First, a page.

IV. Legal consequences for a DPO
While GDPR does not provide for DPO’s personal liability, the PIPL will penalize “directly responsible individuals” for violations, and a DPO could be a directly responsible individual. The fine for an individual is up to RMB100,000 (approx. €13,000), or when the circumstances are serious, up to RMB1 million (approx. €130,000). It remains to be clarified in practice under what conditions a DPO would be sanctioned, particularly whether and to what extent fulfilling duty of care could exempt one from person liabilities.
V. Relationship with other data protection or cybersecurity roles
Notwithstanding the above, it is important to consider at the same time other data protection or cybersecurity related roles provided in other laws or regulations. Because the PIPL does not require independency, a DPO may take concurrent positions within the controller, particularly when the jobs are more or less related.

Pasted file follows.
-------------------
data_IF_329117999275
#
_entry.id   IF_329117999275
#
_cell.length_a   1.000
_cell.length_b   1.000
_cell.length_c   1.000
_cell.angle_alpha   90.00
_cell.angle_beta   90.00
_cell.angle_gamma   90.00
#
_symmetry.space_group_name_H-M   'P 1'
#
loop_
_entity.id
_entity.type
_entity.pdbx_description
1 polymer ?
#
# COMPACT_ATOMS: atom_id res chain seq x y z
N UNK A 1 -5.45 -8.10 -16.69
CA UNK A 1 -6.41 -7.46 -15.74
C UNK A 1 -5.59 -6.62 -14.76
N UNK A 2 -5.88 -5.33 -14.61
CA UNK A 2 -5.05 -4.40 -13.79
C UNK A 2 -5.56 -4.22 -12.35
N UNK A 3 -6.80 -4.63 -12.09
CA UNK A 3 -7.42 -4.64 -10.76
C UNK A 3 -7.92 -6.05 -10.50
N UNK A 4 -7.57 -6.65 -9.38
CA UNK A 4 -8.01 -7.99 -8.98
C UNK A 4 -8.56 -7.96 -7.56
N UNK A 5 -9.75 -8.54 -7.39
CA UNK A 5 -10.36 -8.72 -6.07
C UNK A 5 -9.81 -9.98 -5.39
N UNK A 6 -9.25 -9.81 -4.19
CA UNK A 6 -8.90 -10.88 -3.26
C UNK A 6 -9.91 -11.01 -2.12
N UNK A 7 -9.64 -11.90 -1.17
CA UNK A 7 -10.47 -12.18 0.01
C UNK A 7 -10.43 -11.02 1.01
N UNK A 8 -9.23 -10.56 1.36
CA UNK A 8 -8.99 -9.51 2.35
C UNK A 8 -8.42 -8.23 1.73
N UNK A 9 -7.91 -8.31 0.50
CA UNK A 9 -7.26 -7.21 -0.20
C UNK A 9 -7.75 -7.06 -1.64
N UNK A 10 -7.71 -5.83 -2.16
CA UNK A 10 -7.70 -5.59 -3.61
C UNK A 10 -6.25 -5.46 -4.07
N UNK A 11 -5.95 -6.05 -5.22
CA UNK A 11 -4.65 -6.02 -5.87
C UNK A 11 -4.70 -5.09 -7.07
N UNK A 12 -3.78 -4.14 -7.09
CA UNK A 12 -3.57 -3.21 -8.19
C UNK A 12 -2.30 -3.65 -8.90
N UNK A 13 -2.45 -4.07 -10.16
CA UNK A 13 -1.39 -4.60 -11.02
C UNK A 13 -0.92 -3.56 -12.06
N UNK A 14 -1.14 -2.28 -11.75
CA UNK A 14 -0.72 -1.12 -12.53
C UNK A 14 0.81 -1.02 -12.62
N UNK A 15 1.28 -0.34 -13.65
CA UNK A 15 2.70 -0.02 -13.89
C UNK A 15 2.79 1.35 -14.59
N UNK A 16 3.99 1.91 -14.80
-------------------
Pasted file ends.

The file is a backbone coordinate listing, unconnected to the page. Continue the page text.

For example, the Cybersecurity Law designates a person in charge of cybersecurity, who should be responsible for implementing protective measures of cybersecurity. For another instance, the Provisions on the Cyber Protection of Children's Personal Information requires to appoint a dedicated person to be responsible for the protection of children's personal information.
So far, there are no conflicts among their duties according to the law. Therefore, to reduce compliance costs, it is viable to appoint one employee to hold multiple positions at the same time. But on the other hand, from a practical perspective, it should be sorted out the responsibilities of each role in order to ensure that no legal obligations are omitted, and where possible, to separately appoint these roles based on corporate structure, actual workload and different candidates’ expertise.
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Note: After April 29, 2021, our alerts will be based on the second draft of the Personal Information Protection Law. For those published before the date, they referred to the first draft.